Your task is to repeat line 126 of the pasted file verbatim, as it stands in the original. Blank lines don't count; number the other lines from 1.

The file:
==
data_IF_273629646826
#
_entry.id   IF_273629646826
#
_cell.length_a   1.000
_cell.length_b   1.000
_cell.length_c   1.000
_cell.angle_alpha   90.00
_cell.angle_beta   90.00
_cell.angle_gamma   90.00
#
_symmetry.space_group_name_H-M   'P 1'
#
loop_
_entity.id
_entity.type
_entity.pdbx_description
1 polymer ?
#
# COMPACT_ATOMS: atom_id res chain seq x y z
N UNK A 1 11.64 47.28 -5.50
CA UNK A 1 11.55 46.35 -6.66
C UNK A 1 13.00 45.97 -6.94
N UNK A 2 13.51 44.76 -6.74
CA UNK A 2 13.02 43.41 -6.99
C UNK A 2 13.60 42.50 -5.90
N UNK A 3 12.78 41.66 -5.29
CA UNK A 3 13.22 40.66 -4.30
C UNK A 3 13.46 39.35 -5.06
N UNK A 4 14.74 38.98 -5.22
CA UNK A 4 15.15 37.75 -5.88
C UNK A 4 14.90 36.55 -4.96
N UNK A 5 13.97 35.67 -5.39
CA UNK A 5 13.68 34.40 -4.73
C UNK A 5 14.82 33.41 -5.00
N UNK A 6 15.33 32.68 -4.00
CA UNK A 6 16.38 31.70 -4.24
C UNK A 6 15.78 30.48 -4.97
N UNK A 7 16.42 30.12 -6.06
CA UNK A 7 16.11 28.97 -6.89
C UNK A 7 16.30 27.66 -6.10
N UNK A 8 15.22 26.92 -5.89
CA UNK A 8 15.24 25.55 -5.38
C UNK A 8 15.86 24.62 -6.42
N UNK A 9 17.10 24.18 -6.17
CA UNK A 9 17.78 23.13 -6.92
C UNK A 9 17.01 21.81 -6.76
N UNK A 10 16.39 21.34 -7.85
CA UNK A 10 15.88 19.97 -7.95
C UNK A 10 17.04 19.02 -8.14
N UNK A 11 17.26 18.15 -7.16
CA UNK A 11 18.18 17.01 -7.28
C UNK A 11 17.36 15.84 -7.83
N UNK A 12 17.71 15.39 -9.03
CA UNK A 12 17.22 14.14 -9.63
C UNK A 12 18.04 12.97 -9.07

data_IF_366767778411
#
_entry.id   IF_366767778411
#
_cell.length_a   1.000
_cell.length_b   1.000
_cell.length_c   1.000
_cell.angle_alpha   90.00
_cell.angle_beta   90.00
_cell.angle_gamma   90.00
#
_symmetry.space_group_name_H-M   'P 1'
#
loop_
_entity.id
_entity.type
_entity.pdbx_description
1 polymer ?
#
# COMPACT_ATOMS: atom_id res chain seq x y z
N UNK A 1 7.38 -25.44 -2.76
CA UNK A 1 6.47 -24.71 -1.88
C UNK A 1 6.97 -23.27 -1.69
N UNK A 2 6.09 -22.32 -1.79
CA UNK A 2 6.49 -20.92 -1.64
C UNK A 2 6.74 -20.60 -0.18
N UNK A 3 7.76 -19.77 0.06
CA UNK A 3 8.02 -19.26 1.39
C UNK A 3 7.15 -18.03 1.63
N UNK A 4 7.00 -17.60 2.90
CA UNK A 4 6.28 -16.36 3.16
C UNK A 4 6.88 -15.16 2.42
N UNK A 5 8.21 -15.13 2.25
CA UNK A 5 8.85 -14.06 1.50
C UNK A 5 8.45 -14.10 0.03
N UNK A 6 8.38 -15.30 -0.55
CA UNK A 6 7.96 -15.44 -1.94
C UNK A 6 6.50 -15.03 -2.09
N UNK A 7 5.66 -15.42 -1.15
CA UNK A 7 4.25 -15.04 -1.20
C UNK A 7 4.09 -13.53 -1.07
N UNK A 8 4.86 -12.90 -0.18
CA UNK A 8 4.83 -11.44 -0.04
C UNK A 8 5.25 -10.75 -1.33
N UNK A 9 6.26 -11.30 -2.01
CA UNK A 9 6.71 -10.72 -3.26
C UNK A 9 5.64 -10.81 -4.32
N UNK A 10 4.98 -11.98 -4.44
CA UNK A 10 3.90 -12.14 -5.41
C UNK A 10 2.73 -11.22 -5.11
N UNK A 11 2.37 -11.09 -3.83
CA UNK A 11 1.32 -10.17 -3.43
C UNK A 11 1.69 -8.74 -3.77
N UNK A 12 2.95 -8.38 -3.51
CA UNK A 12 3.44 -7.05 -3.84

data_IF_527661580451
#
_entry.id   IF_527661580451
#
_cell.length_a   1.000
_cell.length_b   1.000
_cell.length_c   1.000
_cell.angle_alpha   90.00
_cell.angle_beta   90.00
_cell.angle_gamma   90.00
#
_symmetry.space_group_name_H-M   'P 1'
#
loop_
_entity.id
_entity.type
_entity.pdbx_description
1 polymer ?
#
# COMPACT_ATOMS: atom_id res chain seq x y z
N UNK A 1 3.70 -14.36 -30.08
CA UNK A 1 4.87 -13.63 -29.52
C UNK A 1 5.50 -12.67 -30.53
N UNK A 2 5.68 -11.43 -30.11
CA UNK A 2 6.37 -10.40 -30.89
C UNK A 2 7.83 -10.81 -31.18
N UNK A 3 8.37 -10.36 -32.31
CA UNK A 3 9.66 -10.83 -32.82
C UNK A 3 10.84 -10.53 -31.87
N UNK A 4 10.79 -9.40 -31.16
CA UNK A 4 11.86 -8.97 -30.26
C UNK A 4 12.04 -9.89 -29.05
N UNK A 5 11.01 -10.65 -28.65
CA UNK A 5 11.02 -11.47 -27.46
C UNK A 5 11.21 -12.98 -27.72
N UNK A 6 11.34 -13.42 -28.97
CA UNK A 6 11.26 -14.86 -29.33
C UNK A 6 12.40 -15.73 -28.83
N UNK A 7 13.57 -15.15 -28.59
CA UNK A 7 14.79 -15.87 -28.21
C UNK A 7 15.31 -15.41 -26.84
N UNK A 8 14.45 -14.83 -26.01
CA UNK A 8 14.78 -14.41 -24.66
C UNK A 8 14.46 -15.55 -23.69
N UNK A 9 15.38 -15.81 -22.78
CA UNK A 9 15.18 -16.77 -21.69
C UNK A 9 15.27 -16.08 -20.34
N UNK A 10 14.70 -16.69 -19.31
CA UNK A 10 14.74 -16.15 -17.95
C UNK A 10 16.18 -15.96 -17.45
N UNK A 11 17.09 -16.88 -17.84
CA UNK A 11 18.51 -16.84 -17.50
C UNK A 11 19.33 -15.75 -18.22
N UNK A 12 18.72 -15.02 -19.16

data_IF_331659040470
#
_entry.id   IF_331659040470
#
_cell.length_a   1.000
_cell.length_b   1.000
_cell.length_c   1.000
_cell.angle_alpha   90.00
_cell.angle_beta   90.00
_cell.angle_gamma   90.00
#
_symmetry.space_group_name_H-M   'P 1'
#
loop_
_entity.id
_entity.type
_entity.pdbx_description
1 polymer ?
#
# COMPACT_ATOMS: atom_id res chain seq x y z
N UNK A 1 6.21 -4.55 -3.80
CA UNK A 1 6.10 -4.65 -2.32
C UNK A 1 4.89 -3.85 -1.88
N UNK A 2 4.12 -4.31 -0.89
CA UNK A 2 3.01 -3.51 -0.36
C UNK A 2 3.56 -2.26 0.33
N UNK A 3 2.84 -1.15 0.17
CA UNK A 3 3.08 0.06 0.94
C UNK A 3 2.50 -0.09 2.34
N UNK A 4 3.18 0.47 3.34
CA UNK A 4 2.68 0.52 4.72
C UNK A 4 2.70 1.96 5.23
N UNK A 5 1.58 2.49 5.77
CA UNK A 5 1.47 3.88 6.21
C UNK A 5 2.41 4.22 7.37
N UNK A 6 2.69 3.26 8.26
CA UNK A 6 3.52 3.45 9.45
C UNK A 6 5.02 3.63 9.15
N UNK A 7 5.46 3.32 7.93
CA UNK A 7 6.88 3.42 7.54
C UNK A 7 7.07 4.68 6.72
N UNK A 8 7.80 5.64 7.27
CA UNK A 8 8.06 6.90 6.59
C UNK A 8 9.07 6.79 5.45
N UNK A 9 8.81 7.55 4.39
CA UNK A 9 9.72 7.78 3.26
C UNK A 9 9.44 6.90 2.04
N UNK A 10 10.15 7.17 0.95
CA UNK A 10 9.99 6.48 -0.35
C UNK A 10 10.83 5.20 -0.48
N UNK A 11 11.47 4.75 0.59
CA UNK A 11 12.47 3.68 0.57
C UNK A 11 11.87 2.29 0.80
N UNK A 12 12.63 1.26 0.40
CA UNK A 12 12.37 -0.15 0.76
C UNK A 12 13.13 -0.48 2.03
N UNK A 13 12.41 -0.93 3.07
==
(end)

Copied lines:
_entity.id